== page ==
TITLE: Ethnography, Identity and Ethnohistory: Studying Narrative in Contemporary and Colonial Tlaxcala, Mexico
SPEAKER: Jacqueline Messing
EVENT DATE: 2009/06/24
FORMAT: Video + Captions
RUNNING TIME: 60 minutes
TRANSCRIPT: View Transcript (link will open in a new window)
Each year, indigenous languages around the world disappear with the death of their last living speaker. Jacqueline Messing believes that it is imperative for the social sciences and humanities to explain how and why people come to abandon their ancestral languages, as well as the role of colonialism, globalization and racism in this process. From a linguistic-anthropological and ethnohistorical perspective, she discussed identity emergent in narratives from the sixteenth century historical record of indigenous communities in the Nahuatl-speaking state of Tlaxcala, Mexico, a region that was pivotal in the conquest of Mexico.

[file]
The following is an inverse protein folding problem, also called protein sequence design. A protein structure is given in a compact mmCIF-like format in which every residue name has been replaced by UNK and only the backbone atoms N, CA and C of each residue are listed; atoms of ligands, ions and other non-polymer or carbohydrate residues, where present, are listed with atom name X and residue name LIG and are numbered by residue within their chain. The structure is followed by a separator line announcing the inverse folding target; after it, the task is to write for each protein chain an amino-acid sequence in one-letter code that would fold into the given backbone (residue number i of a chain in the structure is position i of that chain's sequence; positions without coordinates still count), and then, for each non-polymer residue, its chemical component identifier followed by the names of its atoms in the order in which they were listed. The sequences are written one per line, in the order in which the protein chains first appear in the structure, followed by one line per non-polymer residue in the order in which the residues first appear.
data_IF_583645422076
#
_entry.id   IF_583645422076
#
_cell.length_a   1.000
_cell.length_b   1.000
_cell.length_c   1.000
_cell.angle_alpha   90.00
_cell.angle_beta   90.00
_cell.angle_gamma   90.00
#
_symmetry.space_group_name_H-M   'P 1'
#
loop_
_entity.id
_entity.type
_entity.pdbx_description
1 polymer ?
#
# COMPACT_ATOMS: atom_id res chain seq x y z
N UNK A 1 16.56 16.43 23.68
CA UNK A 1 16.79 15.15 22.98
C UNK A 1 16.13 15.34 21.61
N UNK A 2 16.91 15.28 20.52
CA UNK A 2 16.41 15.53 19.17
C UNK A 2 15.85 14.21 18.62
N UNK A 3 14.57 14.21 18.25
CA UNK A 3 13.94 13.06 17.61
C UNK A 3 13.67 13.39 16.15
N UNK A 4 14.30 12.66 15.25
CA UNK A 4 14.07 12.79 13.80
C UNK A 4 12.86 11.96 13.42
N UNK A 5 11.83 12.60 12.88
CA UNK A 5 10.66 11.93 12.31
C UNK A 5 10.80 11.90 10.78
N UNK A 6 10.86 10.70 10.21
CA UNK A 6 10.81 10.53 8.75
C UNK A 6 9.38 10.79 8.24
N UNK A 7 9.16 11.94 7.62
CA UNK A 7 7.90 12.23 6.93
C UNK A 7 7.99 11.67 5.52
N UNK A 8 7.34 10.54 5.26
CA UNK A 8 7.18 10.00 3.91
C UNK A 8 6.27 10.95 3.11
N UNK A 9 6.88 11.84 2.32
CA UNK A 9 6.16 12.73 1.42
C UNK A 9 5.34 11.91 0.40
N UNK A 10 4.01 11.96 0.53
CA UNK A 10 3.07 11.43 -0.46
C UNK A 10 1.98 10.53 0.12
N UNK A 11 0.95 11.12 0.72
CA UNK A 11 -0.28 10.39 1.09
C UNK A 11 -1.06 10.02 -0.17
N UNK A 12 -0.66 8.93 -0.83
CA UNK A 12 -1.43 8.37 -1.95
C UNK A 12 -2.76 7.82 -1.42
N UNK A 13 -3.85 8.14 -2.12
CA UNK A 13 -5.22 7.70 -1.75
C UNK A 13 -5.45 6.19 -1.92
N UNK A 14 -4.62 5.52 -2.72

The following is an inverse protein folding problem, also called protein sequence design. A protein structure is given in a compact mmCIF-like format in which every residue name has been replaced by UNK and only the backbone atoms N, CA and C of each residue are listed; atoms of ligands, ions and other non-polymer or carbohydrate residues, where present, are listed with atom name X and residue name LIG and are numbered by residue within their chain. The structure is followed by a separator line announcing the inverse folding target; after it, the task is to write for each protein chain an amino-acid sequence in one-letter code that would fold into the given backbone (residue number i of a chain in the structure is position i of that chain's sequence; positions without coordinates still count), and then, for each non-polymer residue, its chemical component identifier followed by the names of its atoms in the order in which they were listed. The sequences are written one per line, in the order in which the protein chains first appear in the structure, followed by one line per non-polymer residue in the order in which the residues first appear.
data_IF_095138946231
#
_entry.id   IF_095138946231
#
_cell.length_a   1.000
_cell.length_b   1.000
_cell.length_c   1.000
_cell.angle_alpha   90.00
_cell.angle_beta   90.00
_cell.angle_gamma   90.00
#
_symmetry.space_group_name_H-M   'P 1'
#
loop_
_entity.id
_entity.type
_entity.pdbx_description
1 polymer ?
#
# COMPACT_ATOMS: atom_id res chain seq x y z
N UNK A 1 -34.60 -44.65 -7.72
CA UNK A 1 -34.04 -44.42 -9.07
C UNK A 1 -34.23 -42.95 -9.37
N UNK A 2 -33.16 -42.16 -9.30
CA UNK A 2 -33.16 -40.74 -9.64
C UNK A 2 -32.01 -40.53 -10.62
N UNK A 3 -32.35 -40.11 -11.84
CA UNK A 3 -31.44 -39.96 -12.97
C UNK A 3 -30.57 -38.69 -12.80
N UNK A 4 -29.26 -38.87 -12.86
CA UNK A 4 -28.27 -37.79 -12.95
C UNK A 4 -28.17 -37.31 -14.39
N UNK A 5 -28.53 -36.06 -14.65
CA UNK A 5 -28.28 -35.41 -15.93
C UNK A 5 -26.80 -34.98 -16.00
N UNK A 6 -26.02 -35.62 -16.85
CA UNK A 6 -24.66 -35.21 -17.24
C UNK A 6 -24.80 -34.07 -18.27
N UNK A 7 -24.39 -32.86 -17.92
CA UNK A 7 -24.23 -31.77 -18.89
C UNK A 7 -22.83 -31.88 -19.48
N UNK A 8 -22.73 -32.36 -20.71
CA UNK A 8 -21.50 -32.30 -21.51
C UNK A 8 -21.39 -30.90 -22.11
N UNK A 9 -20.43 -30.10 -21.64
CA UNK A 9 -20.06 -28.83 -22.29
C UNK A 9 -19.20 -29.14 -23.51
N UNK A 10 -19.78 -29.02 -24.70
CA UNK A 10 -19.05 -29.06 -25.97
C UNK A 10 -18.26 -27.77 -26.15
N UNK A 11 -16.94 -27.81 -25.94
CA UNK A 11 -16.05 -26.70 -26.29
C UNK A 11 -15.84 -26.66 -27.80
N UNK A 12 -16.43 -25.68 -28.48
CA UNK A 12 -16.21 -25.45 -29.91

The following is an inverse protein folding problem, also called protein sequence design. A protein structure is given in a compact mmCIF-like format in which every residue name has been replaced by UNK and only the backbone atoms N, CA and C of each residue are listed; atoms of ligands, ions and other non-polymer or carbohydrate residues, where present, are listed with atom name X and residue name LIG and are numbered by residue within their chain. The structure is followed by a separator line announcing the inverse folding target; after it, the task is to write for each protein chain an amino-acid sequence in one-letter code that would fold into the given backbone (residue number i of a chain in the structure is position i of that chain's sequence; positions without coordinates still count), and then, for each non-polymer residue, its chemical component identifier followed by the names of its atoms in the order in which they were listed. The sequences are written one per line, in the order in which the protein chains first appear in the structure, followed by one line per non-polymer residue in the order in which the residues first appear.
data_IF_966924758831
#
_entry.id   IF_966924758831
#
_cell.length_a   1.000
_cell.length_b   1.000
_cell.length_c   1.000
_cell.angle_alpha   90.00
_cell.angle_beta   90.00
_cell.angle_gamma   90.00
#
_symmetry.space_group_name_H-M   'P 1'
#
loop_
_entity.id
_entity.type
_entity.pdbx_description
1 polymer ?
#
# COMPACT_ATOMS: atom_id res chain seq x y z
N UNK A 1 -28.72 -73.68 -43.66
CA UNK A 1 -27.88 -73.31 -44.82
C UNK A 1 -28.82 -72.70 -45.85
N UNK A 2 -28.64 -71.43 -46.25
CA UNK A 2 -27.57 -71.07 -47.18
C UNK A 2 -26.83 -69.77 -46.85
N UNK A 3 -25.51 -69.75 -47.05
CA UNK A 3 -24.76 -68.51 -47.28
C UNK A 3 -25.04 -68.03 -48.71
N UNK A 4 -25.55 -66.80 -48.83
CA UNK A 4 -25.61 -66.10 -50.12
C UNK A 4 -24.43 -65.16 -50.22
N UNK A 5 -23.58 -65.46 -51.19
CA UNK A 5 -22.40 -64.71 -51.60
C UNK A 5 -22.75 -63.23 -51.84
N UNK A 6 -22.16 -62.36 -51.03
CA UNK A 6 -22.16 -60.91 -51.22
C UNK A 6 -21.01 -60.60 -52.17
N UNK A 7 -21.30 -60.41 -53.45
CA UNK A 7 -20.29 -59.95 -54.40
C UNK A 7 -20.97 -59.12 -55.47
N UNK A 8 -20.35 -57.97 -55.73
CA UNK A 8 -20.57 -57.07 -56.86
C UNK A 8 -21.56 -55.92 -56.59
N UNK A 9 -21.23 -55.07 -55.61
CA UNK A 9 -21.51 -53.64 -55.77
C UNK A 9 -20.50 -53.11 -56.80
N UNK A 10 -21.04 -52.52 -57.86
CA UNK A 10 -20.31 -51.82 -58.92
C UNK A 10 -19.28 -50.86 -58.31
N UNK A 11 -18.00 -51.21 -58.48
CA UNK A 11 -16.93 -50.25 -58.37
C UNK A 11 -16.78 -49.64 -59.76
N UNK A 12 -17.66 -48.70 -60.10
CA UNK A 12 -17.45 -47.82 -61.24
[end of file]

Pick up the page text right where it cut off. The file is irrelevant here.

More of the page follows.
Speaker Biography: Jacqueline Messing, Kislak Fellow in American Studies in 2008, is from the University of South Florida.